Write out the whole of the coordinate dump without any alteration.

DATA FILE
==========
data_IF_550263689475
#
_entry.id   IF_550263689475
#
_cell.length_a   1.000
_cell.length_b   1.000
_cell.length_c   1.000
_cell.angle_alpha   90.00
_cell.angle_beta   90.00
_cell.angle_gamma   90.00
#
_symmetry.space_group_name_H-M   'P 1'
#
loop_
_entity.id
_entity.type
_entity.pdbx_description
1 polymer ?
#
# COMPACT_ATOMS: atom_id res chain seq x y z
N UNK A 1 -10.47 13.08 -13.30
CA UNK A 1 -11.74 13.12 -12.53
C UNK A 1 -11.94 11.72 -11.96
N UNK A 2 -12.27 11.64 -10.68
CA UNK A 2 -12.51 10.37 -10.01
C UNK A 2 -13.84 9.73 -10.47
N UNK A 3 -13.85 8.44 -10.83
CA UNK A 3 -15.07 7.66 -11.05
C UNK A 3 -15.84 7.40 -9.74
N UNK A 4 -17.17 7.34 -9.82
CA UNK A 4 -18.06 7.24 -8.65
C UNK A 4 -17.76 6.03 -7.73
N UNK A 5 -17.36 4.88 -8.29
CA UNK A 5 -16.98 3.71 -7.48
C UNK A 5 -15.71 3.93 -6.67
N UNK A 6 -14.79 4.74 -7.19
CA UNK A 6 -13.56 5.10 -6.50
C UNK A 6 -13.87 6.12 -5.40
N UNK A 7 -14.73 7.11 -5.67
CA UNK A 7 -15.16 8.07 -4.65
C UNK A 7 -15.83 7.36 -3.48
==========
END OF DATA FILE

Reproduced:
data_IF_550263689475
#
_entry.id   IF_550263689475
#
_cell.length_a   1.000
_cell.length_b   1.000
_cell.length_c   1.000
_cell.angle_alpha   90.00
_cell.angle_beta   90.00
_cell.angle_gamma   90.00
#
_symmetry.space_group_name_H-M   'P 1'
#
loop_
_entity.id
_entity.type
_entity.pdbx_description
1 polymer ?
#
# COMPACT_ATOMS: atom_id res chain seq x y z
N UNK A 1 -10.47 13.08 -13.30
CA UNK A 1 -11.74 13.12 -12.53
C UNK A 1 -11.94 11.72 -11.96
N UNK A 2 -12.27 11.64 -10.68
CA UNK A 2 -12.51 10.37 -10.01
C UNK A 2 -13.84 9.73 -10.47
N UNK A 3 -13.85 8.44 -10.83
CA UNK A 3 -15.07 7.66 -11.05
C UNK A 3 -15.84 7.40 -9.74
N UNK A 4 -17.17 7.34 -9.82
CA UNK A 4 -18.06 7.24 -8.65
C UNK A 4 -17.76 6.03 -7.73
N UNK A 5 -17.36 4.88 -8.29
CA UNK A 5 -16.98 3.71 -7.48
C UNK A 5 -15.71 3.93 -6.67
N UNK A 6 -14.79 4.74 -7.19
CA UNK A 6 -13.56 5.10 -6.50
C UNK A 6 -13.87 6.12 -5.40
N UNK A 7 -14.73 7.11 -5.67
CA UNK A 7 -15.16 8.07 -4.65
C UNK A 7 -15.83 7.36 -3.48